Regulatory Takings — Rights or Relations?
30 Pages Posted: 3 Oct 2014
Date Written: October 1, 2014
This Article uses tools from legal geography to investigate the Takings Clause, a provision in the U.S. constitution that prohibits the government from taking private property for public use without providing compensation. This area of law is gaining renewed attention from legal scholars given recent Supreme Court interpretations that evidence heightened doctrinal confusion in what was already a convoluted area of constitutional law. From a geographer’s perspective, the Court’s interpretations perform something more problematic — the challenge associated with employing the concept of “rights” in relation to the state’s capacity to occupy and police space. An examination of the Takings Clause demonstrates the problems associated with employing the concept of “property rights” and suggests that the concept of relations would perhaps be a more appropriate way to conceptualize interactions between cultural expectations, property owners, and the material world.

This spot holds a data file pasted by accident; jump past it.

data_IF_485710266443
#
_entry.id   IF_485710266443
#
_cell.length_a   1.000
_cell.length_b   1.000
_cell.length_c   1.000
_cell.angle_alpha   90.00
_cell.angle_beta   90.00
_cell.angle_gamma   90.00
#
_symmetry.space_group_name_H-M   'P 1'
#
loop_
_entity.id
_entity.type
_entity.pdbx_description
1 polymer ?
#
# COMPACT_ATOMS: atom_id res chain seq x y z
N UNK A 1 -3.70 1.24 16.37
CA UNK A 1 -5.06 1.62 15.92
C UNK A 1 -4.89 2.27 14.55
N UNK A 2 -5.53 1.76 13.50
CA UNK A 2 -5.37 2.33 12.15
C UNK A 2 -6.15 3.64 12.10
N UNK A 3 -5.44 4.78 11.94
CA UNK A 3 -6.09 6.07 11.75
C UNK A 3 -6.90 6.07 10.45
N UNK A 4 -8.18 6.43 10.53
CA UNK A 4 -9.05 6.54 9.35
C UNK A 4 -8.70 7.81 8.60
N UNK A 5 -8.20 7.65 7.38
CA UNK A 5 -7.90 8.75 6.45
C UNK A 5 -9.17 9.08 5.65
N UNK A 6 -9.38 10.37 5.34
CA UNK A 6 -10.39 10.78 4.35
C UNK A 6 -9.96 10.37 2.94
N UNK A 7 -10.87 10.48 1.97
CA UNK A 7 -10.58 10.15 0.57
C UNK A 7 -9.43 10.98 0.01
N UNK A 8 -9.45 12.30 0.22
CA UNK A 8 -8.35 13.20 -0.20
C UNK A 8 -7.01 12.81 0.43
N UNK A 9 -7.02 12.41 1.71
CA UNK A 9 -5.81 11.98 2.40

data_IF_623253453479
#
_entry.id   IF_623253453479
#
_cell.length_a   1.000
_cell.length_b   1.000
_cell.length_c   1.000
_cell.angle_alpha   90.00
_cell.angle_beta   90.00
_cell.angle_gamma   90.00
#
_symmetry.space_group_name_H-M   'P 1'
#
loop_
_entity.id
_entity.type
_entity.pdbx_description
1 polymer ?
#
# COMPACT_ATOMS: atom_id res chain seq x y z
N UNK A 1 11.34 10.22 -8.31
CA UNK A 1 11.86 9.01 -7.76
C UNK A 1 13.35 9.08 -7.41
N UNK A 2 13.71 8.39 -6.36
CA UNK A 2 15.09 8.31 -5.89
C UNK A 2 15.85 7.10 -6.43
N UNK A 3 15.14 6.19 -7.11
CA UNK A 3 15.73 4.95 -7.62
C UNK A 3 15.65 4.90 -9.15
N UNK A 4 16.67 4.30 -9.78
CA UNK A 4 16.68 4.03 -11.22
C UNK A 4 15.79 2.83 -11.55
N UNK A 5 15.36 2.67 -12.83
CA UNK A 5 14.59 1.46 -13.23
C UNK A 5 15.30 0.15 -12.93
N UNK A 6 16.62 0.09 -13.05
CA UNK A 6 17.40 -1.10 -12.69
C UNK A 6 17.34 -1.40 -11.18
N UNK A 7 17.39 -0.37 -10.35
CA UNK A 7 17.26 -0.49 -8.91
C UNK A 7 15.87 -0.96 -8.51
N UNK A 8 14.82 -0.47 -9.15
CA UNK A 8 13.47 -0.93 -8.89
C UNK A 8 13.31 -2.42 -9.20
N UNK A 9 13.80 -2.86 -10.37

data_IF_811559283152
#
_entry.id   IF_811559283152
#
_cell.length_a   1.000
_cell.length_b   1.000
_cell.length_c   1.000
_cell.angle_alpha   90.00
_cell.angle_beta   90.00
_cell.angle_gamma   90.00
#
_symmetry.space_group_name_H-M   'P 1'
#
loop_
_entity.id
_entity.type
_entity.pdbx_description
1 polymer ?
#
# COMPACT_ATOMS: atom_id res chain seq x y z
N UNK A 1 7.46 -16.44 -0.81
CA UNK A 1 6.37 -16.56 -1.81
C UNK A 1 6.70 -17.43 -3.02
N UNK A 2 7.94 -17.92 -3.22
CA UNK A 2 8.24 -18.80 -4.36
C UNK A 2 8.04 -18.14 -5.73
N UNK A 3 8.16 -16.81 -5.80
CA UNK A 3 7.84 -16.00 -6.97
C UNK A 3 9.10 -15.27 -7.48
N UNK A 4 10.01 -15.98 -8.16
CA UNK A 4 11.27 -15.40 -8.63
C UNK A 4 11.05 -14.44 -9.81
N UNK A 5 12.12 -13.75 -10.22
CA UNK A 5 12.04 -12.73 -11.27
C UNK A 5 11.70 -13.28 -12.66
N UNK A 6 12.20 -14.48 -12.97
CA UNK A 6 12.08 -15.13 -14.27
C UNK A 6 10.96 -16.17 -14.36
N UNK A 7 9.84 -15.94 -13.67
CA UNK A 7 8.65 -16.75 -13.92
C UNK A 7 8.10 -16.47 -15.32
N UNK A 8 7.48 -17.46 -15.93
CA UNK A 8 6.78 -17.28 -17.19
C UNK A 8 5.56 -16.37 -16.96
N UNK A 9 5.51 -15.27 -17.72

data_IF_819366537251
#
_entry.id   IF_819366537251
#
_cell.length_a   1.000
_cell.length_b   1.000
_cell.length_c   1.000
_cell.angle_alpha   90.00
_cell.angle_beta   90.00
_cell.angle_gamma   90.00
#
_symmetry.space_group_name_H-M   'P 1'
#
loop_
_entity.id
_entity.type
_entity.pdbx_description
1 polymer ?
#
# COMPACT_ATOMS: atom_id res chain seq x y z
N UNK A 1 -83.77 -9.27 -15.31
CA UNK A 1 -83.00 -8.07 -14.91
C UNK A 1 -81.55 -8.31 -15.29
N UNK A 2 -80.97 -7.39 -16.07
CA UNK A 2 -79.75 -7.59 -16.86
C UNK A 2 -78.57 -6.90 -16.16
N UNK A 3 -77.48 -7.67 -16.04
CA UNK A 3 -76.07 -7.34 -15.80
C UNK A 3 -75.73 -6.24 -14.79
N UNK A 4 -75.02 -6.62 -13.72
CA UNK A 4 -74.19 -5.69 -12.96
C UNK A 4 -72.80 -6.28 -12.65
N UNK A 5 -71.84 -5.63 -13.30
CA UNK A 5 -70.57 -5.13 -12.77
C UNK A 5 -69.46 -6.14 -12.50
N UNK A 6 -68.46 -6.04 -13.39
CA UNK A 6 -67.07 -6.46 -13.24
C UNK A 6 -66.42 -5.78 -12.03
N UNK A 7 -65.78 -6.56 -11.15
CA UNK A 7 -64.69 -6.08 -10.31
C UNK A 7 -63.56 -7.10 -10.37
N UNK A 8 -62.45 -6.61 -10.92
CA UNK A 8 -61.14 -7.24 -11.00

Keywords: legal geography, socio-legal studies, relationality, performativity, Fifth Amendment Takings Clause
Suggested Citation: Suggested Citation